Prevention with hydroxychloroquine

A new study out in NEJM on prevention of Covid in people with high risk exposures shows: (drum roll please) no significant improvement. Study appears well done, and while some minimal benefit could still be present, supports no statistically significant effect.

When I shared this as reported by The NY Times in social media, one response was to attack the NYT and defend the rhetoric promoting the drug. Interesting how we cling to our narratives when challenged, despite the evidence. That of course is true for us all, and brings to focus the need to submit and listen to one another in a spirit of humility, be it about science, race, or faith.


It looks like an improvement on some of the others. Prevention is a big point, because those who argue for HCQ say it should be used earlier in the game. I brought it to the attention of my partner, however, and he questioned the use of a Covid-like illness in the next 2 weeks, without lab confirmation. Maybe the studies will get better with better testing, and confirm this. Thanks.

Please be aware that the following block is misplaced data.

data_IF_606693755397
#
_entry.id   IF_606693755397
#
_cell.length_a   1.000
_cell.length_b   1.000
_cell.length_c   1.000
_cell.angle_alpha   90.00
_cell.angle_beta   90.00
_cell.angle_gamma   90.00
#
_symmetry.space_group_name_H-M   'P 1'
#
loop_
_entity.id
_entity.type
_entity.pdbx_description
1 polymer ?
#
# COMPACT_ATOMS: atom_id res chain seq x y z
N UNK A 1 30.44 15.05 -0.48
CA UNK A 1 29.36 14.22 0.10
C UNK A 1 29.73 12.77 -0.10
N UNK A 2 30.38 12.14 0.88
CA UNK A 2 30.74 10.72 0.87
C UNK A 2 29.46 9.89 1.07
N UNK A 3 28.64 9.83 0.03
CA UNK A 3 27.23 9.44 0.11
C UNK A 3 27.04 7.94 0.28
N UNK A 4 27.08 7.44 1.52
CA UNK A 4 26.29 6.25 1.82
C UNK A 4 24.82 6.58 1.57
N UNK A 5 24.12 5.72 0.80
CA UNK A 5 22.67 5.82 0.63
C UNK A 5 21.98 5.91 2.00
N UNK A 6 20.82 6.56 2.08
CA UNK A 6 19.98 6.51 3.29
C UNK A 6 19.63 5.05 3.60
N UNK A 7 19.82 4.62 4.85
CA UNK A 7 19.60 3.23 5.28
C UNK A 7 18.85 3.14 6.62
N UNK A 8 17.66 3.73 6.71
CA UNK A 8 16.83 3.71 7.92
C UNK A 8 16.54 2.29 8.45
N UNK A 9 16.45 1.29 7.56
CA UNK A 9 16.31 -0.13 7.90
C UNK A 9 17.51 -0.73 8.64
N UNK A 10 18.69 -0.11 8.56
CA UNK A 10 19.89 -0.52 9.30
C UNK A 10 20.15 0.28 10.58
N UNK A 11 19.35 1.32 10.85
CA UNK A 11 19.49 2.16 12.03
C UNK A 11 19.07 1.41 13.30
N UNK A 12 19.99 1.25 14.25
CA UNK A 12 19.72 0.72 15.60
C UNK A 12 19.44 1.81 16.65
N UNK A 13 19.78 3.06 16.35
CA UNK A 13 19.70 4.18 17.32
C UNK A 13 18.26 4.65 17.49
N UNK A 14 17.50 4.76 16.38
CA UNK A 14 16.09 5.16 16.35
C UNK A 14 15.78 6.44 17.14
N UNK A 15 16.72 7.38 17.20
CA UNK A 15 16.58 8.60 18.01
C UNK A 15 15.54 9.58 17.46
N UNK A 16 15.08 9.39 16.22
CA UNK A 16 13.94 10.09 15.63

And a conspiracy theory is born!

It is - like having large prayer meetings with lots of singing - a way to bring some folks closer to God - physically that is, but then, so does drinking bleach. incompatible with
Azithromycin. Can cause cardiomyopathy and seizures.

I would suggest regular use of Japanese mint-oil as a a post exposure prophylaxis as at least it will achieve a good disinfection of your oral cavity, but so might do gurgling with a good whisky to some extend.


(Mild Snort Out Loud, which is a big deal.)

What are we supposed to make of this? Some FB friends are going nuts.

I know. However, note first that it is an issue that was part of the review process by Lancet involving some of the data sources, and actually is not a problem with the conclusions although clouded by the whether the data is reliable. It shows that the process works. Second, it is somewhat excused by the fact that it was rushed to print by the urgency of the situation. Third, other studies also show the failure of hydroxychloroquine to have significant effect, so it does not stand alone.


As for critics, simply ask what studies have shown benefit, and ask what they are basing their advocacy on. Other than the first study done poorly and with small numbers by a somewhat rogue researcher, I am not familiar with any real studies showing benefit, only some anecdotal reports by unqualified observers for the most part.

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